Tuesday

The Blue Notebook by James A. Levine

Batuk is a 15 year-old Indian girl that was sold into prostitution at the age of 9 by her father (we never really find out the reason why, but there is a reference to the father having lost everything). The Blue Notebook is a journal written by Batuk in between rounds of “making sweet-cake” with her customers. In this journal she tells us of her life prior to being sold - what it was like living by the river, her family, her bout with TB and how she was taught to read and write by the nurses and priest at the ministry where she stayed to recover, her virginity being sold to the highest bidder, and what it is like to live in a cage - making sweet-cake up to 10 times a day with different “bakers”. In the second half of the book she is once again sold- this time to a wealthy businessman named Bubba so that she can help prepare his son to be a husband.

This novel offers a very interesting and real insight into India's prostitution ring, particularly the role played by children. In a setting where children are kept in cages while they wait for men to have sex with them, Batuk writes to save her sanity.

My only complaint would be that as you read Batuk’s entries you feel as if you are reading the thoughts of a much older person than a 15 year old girl. Then again I am sure that leading the life that she is living ages you much faster than the average teen.

For some reason I took a bit longer than usual to read this book. Although it’s not a very long book, it would affect me in such a way that I had to keep putting it down. I found the content to be a bit difficult to read at times and it left me feeling raw, emotional and even hurt for Batuk. This is one of the those books that you can’t help but ponder long after you have read the last page. It is masterfully written, well researched, and it delivers you right into the heart of Mumbai with it’s vivid descriptions of the city and its people. Overall, this is a story of a young girl trapped in a situation she cannot control yet even through the unfairness of it all she is quite brave in her actions - that alone is inspiring.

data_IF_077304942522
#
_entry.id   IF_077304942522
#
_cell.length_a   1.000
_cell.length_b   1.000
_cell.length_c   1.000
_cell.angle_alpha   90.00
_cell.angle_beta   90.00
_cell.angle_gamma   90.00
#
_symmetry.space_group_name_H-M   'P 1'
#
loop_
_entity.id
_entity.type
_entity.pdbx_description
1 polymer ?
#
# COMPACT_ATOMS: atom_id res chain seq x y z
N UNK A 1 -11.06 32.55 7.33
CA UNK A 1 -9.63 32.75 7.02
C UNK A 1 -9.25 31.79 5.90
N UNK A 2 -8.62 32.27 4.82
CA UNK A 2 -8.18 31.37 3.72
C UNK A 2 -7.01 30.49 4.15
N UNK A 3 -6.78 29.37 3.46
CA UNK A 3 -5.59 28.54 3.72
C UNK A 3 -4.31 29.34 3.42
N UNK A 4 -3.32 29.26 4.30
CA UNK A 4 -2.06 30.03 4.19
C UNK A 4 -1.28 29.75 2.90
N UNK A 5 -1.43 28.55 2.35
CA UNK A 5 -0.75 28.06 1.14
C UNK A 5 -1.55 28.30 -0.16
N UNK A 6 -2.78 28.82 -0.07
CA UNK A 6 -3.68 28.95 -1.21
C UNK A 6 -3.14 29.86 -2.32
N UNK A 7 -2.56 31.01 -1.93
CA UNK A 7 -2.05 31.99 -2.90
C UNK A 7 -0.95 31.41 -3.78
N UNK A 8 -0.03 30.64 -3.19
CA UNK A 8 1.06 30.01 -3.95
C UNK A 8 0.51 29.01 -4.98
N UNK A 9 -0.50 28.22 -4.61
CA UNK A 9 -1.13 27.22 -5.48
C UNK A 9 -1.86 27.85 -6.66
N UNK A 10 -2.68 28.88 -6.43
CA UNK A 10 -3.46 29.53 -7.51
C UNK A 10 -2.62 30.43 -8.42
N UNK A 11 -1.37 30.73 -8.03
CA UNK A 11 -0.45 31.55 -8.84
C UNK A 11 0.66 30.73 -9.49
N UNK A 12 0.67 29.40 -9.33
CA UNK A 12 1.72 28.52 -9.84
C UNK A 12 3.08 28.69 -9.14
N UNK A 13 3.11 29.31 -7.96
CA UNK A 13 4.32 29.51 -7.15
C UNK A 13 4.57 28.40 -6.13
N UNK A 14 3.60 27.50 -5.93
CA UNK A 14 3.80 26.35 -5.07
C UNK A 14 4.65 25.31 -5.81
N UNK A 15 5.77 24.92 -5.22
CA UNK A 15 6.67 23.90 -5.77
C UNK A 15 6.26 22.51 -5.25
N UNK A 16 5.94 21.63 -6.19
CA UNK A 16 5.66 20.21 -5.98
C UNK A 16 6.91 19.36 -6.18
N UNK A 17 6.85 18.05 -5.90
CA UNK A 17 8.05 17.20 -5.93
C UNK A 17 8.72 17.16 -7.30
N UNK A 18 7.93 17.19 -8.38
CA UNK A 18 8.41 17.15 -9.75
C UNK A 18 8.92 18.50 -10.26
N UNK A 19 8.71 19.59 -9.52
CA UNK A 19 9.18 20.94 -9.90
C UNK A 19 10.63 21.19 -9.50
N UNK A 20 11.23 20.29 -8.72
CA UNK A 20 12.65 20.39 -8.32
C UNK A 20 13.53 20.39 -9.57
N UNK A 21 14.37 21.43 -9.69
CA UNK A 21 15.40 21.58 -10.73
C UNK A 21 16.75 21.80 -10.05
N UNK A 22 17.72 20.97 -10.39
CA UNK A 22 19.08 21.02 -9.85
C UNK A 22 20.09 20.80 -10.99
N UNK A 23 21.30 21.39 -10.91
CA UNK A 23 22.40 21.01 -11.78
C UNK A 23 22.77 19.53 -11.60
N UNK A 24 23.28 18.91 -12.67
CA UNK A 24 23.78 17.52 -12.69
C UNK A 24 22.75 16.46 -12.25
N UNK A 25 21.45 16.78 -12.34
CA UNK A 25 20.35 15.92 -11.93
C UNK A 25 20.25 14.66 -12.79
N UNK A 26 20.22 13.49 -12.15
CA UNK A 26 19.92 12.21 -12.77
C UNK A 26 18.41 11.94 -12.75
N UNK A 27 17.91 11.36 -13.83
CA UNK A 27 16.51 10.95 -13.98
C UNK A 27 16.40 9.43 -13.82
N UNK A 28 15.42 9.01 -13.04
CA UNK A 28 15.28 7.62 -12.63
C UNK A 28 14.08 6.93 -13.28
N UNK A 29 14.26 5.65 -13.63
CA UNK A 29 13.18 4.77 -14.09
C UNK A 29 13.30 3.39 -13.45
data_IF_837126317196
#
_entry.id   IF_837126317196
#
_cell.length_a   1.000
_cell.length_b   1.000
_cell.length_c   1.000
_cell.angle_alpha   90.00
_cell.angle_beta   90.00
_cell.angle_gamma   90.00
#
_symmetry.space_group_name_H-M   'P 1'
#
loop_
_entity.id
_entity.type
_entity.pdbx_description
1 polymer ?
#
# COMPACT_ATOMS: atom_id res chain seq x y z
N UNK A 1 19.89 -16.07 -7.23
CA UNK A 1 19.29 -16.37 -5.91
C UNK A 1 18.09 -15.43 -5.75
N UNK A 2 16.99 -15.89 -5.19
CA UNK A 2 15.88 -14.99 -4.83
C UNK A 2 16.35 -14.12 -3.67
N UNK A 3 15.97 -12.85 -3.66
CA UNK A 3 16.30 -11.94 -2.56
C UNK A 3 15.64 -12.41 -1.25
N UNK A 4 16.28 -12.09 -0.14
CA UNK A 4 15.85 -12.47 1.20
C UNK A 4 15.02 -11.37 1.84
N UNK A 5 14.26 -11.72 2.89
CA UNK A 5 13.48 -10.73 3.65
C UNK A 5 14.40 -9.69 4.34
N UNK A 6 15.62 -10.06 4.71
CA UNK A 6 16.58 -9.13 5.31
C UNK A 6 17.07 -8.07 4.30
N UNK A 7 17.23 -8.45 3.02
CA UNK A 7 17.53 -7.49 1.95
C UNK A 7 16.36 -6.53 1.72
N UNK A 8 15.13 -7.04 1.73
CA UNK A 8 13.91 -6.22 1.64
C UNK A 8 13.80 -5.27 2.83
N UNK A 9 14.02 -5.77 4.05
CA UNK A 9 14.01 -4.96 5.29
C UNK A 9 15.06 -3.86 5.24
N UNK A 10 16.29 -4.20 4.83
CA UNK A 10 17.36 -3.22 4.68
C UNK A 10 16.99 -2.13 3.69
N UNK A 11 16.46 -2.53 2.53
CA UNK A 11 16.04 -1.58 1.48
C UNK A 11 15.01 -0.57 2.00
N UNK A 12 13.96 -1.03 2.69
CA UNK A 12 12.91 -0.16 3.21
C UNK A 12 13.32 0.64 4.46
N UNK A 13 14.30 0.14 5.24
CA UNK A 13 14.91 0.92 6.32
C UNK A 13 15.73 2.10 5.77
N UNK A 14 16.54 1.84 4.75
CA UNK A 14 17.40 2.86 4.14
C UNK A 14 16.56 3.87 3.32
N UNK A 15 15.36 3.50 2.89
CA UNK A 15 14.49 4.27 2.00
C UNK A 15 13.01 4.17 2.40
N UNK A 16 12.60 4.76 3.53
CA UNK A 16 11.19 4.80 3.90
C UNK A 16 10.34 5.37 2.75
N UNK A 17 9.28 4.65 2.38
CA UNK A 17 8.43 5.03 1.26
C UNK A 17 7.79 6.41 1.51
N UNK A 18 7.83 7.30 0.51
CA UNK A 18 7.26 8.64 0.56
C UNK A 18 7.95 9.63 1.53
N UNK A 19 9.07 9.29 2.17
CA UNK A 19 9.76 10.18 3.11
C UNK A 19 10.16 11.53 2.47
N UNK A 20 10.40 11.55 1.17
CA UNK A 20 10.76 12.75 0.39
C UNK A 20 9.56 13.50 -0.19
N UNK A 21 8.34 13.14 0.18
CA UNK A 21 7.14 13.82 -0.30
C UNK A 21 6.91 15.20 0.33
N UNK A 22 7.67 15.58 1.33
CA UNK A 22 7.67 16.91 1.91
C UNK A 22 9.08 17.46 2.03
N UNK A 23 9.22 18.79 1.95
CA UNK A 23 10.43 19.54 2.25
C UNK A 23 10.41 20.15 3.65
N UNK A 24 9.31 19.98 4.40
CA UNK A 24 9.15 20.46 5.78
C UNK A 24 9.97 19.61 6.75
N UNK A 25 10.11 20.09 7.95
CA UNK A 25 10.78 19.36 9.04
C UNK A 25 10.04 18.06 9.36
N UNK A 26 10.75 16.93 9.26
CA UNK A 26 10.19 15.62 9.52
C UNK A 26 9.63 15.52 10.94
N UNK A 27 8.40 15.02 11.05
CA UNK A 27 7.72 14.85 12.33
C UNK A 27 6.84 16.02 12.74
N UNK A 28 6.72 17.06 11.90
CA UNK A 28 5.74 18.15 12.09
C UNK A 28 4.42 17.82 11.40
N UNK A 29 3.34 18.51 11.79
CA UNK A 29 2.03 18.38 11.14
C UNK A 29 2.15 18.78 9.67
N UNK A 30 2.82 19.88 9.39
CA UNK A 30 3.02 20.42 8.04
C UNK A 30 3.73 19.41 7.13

I highly recommend this book as long as you can stomach it's content. Not to mention, your purchase will go to a good cause as the author is donating 100% of the U.S. proceeds from his novel to the International and National Centers for Missing and Exploited Children (http://www.icmec.org). This title will be released July 7.

6 comments:

Tea said...

Sounds good. Your review is really good.

Dar said...

Hmmmm, I have this one on my shelf. I hope I'll be able to read it. It sounds very emotional.

Beth F said...

I have this one on my pile and I'm really looking forward to it.

Serena said...

Great review....I've seen this one all over the place...

psst...I gave you an award here: http://www.savvyverseandwit.com/2009/04/lovely-savvy-verse-wit.html

Stephanie said...

I have this book also and can't wait to read it. Thanks for the review!

M. said...

The only thing I would love to know is how the ending really did happen and who is the hat man? is it really death taking a toll on her?

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